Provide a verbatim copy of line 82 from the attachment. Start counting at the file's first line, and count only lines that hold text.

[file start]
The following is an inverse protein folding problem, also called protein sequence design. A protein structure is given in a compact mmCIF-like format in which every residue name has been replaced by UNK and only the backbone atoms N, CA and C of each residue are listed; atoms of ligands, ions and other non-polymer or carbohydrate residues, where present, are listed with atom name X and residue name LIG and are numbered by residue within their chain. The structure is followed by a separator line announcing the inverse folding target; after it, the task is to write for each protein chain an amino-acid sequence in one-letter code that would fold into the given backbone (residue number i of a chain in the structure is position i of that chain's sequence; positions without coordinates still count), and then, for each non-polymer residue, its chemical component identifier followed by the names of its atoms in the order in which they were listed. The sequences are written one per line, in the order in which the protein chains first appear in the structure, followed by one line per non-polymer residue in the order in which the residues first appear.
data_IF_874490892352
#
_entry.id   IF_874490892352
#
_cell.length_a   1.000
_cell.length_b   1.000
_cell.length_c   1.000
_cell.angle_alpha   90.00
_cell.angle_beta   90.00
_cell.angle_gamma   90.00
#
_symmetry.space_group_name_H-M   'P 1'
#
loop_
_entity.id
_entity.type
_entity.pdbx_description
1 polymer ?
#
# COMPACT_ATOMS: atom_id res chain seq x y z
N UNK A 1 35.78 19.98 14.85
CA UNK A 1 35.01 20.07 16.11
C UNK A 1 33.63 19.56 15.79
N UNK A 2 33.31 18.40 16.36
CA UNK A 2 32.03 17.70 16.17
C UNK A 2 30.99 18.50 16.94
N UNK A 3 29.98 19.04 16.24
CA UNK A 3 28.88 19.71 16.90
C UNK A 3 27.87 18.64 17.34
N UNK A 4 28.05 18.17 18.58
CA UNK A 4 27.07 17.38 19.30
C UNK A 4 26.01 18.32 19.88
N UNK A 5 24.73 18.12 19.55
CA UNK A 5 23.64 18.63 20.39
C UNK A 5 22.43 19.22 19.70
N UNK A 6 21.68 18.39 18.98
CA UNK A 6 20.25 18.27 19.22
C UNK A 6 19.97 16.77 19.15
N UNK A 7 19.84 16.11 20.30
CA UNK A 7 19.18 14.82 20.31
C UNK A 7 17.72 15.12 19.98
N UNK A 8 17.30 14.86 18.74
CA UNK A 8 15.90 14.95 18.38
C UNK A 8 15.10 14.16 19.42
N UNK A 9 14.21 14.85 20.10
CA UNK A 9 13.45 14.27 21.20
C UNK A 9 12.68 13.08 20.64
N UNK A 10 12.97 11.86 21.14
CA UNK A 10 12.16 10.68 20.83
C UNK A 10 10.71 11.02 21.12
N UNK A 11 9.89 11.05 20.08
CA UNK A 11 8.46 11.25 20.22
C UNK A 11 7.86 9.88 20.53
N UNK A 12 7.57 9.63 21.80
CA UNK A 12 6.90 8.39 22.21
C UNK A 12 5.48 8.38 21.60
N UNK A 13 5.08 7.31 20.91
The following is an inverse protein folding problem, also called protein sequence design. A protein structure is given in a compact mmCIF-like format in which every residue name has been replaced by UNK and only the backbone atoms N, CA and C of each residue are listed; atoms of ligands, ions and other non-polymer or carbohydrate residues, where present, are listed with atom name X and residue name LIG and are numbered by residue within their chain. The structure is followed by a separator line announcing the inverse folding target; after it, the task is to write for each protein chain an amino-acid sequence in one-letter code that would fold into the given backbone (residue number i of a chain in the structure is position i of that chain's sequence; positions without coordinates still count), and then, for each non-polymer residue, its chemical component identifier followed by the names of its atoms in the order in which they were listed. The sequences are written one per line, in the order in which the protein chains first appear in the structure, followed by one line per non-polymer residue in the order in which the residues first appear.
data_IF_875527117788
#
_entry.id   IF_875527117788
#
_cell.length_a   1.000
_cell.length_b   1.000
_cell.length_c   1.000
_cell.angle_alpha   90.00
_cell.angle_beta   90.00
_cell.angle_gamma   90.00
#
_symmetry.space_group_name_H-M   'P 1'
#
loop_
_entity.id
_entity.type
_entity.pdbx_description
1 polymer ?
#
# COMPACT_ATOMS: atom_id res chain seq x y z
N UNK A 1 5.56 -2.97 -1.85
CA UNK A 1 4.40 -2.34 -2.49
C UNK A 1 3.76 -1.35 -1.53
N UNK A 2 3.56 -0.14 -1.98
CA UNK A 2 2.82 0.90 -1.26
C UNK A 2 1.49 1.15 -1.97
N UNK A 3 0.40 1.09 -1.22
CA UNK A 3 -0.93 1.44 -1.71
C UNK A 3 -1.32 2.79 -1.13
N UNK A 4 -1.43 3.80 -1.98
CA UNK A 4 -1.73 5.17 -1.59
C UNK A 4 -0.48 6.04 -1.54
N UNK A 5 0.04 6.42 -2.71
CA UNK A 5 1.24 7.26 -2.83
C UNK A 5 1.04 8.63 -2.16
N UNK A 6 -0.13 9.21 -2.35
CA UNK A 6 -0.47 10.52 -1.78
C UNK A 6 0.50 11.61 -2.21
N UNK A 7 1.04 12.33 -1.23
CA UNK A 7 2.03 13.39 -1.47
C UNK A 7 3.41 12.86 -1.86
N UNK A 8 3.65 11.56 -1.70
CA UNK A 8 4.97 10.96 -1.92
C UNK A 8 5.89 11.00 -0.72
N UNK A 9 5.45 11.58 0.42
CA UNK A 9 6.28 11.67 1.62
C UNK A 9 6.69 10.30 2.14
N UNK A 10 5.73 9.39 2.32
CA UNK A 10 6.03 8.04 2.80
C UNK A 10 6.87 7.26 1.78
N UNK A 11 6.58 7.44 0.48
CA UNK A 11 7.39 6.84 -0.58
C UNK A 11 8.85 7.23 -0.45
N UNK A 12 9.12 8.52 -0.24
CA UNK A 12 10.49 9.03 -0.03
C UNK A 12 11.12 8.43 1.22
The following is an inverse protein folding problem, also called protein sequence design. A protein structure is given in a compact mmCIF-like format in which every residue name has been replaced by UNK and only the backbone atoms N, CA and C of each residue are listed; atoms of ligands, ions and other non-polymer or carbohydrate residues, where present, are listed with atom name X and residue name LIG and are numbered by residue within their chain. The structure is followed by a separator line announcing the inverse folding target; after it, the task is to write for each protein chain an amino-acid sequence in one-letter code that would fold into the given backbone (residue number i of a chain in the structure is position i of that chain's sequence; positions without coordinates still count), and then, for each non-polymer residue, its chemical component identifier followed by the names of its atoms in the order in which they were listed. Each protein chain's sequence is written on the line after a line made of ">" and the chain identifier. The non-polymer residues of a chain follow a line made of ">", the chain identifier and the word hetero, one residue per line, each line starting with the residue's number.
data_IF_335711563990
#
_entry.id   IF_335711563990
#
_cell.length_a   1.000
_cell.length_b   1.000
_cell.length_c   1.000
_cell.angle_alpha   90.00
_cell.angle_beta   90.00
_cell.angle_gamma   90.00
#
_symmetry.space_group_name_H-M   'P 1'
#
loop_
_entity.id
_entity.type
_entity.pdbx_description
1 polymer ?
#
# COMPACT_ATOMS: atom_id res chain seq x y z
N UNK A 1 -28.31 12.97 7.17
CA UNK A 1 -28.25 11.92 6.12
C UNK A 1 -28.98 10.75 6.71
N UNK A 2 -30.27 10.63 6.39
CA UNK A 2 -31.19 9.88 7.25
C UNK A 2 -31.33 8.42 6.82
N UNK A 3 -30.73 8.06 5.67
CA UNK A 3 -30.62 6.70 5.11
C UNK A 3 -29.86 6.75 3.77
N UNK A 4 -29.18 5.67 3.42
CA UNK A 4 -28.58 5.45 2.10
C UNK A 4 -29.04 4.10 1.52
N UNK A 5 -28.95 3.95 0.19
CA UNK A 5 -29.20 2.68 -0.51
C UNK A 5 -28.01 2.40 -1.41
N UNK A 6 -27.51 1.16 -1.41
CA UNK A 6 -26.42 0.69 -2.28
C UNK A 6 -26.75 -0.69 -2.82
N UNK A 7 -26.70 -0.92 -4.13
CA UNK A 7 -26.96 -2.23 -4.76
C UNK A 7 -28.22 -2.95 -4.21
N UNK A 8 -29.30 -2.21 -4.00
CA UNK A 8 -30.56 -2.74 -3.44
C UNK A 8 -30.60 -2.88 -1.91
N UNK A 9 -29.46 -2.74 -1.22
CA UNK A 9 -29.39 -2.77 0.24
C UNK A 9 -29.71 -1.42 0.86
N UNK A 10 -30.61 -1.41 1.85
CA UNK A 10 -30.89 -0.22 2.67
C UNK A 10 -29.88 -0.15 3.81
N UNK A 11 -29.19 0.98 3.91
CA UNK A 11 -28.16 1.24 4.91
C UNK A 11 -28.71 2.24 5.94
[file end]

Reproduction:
C UNK A 1 3.76 -1.35 -1.53